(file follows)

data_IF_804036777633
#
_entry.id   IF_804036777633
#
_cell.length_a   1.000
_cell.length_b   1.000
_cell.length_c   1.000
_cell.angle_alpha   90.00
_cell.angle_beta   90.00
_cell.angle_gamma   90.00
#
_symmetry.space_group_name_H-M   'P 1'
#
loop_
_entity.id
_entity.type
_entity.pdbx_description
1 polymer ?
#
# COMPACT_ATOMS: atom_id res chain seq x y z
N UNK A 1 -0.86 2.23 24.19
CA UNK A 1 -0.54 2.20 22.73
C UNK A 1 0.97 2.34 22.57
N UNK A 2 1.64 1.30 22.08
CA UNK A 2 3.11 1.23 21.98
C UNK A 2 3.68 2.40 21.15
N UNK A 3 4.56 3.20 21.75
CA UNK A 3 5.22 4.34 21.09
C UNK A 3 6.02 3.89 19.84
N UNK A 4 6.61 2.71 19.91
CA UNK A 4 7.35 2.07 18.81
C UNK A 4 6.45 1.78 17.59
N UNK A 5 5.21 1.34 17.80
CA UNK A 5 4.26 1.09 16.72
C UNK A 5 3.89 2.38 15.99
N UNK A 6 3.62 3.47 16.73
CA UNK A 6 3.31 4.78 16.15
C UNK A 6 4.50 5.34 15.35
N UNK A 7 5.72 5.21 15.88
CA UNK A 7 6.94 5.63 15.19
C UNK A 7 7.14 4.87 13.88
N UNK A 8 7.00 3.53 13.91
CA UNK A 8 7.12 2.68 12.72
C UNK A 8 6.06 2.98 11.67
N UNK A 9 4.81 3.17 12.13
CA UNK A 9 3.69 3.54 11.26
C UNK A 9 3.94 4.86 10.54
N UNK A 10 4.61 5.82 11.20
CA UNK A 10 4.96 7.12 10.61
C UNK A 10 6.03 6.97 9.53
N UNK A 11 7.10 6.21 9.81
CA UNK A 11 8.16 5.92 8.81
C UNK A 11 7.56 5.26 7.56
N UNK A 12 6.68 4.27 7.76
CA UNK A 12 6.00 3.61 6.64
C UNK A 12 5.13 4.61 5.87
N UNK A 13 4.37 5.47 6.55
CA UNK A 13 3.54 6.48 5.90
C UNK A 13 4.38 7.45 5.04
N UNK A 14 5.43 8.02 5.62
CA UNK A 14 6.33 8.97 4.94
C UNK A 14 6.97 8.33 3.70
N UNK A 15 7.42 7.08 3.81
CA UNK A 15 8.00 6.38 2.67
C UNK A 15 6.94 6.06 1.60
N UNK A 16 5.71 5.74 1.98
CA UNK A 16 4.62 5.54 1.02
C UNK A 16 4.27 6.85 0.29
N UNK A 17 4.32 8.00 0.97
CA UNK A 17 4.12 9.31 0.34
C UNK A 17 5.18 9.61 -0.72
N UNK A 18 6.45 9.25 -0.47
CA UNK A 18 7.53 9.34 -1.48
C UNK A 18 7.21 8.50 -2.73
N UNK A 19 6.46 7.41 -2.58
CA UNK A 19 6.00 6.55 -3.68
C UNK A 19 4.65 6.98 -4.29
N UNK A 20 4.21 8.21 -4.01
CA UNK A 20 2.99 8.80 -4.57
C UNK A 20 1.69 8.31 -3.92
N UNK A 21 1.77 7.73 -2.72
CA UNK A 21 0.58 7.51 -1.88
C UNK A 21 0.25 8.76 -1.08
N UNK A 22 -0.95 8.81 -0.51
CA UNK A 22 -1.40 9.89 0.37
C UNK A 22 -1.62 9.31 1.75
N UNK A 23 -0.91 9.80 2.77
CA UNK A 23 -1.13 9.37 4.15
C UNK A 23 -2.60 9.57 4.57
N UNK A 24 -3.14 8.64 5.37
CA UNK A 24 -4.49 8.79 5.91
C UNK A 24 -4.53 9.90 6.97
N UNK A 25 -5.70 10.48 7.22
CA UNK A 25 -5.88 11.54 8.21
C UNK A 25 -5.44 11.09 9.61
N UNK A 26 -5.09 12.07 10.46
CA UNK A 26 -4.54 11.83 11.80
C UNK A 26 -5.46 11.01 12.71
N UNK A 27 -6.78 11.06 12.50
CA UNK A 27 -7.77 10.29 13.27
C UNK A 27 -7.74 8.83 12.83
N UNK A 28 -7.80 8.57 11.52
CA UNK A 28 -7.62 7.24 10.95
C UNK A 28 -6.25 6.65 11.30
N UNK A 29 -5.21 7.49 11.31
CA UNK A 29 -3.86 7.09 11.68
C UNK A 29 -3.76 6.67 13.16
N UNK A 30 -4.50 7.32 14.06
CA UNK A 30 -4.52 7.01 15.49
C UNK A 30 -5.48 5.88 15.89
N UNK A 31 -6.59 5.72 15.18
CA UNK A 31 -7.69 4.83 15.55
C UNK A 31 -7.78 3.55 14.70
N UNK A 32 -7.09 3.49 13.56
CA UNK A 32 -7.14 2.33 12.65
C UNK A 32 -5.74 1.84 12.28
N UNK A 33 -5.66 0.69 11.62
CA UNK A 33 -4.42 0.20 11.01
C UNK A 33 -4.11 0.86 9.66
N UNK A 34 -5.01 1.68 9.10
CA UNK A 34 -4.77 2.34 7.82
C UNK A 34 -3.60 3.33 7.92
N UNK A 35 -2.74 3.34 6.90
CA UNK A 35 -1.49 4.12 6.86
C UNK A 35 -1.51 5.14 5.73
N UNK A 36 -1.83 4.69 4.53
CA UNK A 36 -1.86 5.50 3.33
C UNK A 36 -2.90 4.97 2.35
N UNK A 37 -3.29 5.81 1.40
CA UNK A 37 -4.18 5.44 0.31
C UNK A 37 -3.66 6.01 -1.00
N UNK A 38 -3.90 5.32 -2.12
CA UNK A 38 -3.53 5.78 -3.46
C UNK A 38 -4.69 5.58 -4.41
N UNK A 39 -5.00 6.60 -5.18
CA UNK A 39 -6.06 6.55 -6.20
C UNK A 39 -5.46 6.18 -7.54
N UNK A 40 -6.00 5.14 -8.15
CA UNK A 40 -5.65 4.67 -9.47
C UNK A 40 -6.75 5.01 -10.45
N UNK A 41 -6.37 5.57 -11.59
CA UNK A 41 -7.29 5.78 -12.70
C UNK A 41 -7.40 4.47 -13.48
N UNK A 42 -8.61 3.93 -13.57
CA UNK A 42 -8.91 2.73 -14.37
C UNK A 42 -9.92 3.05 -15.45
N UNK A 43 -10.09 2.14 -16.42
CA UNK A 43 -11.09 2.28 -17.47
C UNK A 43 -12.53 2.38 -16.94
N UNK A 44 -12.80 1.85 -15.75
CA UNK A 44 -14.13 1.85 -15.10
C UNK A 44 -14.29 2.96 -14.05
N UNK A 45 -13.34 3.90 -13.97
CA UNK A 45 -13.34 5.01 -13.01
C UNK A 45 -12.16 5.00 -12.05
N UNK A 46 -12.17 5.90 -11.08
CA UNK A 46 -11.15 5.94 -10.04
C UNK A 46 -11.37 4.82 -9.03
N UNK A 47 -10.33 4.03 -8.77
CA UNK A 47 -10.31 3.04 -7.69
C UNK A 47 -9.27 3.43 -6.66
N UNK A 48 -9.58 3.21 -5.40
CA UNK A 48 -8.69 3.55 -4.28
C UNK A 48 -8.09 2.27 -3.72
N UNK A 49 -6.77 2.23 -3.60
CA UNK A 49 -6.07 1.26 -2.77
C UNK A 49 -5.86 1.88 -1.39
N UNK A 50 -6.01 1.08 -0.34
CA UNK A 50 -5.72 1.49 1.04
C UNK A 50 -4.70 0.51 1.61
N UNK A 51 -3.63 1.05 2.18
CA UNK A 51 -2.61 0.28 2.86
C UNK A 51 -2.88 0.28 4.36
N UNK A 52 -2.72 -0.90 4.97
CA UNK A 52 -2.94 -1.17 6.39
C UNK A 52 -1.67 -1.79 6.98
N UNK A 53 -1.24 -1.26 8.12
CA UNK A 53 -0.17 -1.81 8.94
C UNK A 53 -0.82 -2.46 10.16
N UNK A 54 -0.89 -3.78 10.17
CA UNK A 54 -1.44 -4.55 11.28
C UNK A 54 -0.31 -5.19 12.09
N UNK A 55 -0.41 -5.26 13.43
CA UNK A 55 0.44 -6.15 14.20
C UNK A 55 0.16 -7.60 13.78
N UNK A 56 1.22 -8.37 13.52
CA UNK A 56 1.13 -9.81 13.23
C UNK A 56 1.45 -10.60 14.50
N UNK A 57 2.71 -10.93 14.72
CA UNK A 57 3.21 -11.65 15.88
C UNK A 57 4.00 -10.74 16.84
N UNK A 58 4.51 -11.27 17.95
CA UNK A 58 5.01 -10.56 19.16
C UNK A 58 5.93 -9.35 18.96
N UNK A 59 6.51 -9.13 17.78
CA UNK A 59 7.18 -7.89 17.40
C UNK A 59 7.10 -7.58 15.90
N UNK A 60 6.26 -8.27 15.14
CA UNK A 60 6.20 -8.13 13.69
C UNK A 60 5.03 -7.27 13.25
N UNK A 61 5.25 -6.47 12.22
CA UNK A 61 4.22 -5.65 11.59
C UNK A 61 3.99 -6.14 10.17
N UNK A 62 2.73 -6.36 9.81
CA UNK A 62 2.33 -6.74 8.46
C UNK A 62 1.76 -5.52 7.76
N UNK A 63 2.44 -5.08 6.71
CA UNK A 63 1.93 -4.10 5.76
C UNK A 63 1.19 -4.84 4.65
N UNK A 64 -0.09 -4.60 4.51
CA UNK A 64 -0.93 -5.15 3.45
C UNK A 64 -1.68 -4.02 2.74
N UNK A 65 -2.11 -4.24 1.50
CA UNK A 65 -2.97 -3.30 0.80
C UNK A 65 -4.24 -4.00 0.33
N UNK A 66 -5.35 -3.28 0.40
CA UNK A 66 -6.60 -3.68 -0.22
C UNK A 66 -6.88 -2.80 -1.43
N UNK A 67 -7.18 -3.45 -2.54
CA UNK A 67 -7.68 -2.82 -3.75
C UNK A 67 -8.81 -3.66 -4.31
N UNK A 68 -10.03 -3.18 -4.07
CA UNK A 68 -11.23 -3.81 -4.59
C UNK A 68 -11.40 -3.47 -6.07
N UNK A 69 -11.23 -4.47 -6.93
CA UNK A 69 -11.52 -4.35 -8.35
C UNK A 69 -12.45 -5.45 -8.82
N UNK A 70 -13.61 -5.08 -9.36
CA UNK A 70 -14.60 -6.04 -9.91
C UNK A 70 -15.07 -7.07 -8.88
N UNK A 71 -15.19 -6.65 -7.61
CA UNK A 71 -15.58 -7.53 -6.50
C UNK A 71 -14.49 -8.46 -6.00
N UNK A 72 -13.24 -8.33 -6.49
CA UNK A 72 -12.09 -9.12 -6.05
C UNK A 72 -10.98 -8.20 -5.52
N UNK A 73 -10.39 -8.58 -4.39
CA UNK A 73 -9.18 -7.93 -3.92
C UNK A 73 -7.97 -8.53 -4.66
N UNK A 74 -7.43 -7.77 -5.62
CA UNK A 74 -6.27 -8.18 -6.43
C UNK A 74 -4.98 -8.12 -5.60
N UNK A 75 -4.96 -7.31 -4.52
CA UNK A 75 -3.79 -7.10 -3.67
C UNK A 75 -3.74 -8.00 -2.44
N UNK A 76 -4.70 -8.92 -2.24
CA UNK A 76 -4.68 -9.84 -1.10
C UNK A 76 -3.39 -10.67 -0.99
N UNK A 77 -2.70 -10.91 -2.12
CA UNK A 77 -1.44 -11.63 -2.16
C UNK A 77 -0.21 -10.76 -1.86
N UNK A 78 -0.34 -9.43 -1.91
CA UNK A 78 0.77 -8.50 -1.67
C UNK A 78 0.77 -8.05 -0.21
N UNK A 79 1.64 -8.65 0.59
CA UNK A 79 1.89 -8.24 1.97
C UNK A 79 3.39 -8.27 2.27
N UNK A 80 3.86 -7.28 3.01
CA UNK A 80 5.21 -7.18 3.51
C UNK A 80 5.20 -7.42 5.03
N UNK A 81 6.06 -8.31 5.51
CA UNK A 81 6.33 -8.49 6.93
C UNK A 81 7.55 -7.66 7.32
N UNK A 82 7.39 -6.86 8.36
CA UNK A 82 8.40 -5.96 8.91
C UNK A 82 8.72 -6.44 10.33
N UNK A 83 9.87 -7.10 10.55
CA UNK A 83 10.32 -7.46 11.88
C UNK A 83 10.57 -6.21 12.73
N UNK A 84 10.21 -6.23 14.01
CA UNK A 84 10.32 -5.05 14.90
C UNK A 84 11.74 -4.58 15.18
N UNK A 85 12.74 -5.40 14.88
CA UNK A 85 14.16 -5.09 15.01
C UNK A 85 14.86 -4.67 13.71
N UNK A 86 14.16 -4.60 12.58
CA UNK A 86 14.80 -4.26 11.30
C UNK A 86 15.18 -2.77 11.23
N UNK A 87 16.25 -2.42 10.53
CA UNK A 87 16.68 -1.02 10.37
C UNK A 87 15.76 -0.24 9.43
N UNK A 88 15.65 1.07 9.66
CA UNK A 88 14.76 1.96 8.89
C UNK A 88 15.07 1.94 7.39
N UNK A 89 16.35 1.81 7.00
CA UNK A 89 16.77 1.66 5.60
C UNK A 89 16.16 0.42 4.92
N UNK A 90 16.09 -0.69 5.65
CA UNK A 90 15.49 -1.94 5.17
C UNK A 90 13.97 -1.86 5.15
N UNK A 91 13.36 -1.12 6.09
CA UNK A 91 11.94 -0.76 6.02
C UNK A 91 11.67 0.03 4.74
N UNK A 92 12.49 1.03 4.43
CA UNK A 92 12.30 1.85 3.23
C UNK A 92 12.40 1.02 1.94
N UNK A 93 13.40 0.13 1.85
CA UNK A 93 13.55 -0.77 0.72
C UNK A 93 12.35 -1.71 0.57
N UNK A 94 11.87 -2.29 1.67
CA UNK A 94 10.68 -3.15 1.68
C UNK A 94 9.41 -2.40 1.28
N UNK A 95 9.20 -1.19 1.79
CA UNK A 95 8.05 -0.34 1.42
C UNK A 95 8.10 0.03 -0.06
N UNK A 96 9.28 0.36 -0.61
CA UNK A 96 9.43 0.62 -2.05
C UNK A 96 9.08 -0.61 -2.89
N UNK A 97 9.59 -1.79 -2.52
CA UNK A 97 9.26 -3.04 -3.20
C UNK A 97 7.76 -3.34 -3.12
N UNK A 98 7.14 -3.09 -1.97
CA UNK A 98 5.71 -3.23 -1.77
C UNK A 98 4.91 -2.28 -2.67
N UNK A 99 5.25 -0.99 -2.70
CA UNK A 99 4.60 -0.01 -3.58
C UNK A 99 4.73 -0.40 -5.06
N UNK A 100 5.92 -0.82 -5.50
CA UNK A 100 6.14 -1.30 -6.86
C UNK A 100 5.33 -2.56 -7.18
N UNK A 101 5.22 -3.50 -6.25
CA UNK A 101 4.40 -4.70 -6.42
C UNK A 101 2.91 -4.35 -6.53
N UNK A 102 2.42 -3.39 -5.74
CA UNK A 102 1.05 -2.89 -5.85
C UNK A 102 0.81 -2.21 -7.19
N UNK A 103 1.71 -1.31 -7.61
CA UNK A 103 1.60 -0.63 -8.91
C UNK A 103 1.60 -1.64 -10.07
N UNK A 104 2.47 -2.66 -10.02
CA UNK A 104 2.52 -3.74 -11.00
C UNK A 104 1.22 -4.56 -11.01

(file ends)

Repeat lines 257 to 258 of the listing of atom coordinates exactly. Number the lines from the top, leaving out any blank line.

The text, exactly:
C UNK A 79 3.39 -8.27 2.27
N UNK A 80 3.86 -7.28 3.01